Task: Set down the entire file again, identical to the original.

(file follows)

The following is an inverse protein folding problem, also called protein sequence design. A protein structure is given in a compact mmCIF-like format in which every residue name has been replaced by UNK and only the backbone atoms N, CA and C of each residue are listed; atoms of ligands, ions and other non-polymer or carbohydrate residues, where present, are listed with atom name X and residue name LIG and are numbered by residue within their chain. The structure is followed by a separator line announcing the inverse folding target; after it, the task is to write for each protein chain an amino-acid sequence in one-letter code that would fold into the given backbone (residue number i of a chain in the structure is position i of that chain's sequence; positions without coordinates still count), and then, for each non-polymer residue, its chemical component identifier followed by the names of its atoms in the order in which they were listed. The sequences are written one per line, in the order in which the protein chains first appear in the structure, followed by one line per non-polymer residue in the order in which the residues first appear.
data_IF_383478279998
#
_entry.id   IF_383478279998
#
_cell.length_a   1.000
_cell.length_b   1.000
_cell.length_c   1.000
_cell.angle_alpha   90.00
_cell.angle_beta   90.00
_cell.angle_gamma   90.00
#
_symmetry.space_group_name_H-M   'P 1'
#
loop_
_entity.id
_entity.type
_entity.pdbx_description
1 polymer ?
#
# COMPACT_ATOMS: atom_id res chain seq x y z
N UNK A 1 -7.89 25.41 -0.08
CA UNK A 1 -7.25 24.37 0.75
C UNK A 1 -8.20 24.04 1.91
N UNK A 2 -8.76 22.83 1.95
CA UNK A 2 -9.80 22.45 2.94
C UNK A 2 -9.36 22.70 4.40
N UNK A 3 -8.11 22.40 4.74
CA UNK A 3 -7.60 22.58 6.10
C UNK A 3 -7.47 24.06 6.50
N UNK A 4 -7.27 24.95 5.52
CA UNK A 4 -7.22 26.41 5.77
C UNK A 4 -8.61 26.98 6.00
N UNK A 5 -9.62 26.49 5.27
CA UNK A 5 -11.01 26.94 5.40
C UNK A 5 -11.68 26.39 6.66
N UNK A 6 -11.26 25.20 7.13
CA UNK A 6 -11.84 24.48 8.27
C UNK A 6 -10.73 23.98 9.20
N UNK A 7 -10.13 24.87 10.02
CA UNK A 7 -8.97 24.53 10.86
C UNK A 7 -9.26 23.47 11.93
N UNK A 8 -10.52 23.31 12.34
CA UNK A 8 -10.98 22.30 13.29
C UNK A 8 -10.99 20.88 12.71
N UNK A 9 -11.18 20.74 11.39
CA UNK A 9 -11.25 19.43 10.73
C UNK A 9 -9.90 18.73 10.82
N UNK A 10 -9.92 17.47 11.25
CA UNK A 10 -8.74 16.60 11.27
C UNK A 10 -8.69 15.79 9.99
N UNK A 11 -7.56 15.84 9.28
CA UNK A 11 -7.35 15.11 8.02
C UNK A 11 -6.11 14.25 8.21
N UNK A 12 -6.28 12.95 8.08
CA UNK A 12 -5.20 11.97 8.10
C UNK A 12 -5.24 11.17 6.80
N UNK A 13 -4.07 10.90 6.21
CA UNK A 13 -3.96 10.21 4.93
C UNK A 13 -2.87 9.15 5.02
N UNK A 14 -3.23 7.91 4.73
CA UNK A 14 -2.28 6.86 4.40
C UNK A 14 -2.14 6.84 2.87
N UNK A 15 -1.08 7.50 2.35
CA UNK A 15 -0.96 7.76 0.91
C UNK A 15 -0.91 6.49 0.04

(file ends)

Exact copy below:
The following is an inverse protein folding problem, also called protein sequence design. A protein structure is given in a compact mmCIF-like format in which every residue name has been replaced by UNK and only the backbone atoms N, CA and C of each residue are listed; atoms of ligands, ions and other non-polymer or carbohydrate residues, where present, are listed with atom name X and residue name LIG and are numbered by residue within their chain. The structure is followed by a separator line announcing the inverse folding target; after it, the task is to write for each protein chain an amino-acid sequence in one-letter code that would fold into the given backbone (residue number i of a chain in the structure is position i of that chain's sequence; positions without coordinates still count), and then, for each non-polymer residue, its chemical component identifier followed by the names of its atoms in the order in which they were listed. The sequences are written one per line, in the order in which the protein chains first appear in the structure, followed by one line per non-polymer residue in the order in which the residues first appear.
data_IF_383478279998
#
_entry.id   IF_383478279998
#
_cell.length_a   1.000
_cell.length_b   1.000
_cell.length_c   1.000
_cell.angle_alpha   90.00
_cell.angle_beta   90.00
_cell.angle_gamma   90.00
#
_symmetry.space_group_name_H-M   'P 1'
#
loop_
_entity.id
_entity.type
_entity.pdbx_description
1 polymer ?
#
# COMPACT_ATOMS: atom_id res chain seq x y z
N UNK A 1 -7.89 25.41 -0.08
CA UNK A 1 -7.25 24.37 0.75
C UNK A 1 -8.20 24.04 1.91
N UNK A 2 -8.76 22.83 1.95
CA UNK A 2 -9.80 22.45 2.94
C UNK A 2 -9.36 22.70 4.40
N UNK A 3 -8.11 22.40 4.74
CA UNK A 3 -7.60 22.58 6.10
C UNK A 3 -7.47 24.06 6.50
N UNK A 4 -7.27 24.95 5.52
CA UNK A 4 -7.22 26.41 5.77
C UNK A 4 -8.61 26.98 6.00
N UNK A 5 -9.62 26.49 5.27
CA UNK A 5 -11.01 26.94 5.40
C UNK A 5 -11.68 26.39 6.66
N UNK A 6 -11.26 25.20 7.13
CA UNK A 6 -11.84 24.48 8.27
C UNK A 6 -10.73 23.98 9.20
N UNK A 7 -10.13 24.87 10.02
CA UNK A 7 -8.97 24.53 10.86
C UNK A 7 -9.26 23.47 11.93
N UNK A 8 -10.52 23.31 12.34
CA UNK A 8 -10.98 22.30 13.29
C UNK A 8 -10.99 20.88 12.71
N UNK A 9 -11.18 20.74 11.39
CA UNK A 9 -11.25 19.43 10.73
C UNK A 9 -9.90 18.73 10.82
N UNK A 10 -9.92 17.47 11.25
CA UNK A 10 -8.74 16.60 11.27
C UNK A 10 -8.69 15.79 9.99
N UNK A 11 -7.56 15.84 9.28
CA UNK A 11 -7.35 15.11 8.02
C UNK A 11 -6.11 14.25 8.21
N UNK A 12 -6.28 12.95 8.08
CA UNK A 12 -5.20 11.97 8.10
C UNK A 12 -5.24 11.17 6.80
N UNK A 13 -4.07 10.90 6.21
CA UNK A 13 -3.96 10.21 4.93
C UNK A 13 -2.87 9.15 5.02
N UNK A 14 -3.23 7.91 4.73
CA UNK A 14 -2.28 6.86 4.40
C UNK A 14 -2.14 6.84 2.87
N UNK A 15 -1.08 7.50 2.35
CA UNK A 15 -0.96 7.76 0.91
C UNK A 15 -0.91 6.49 0.04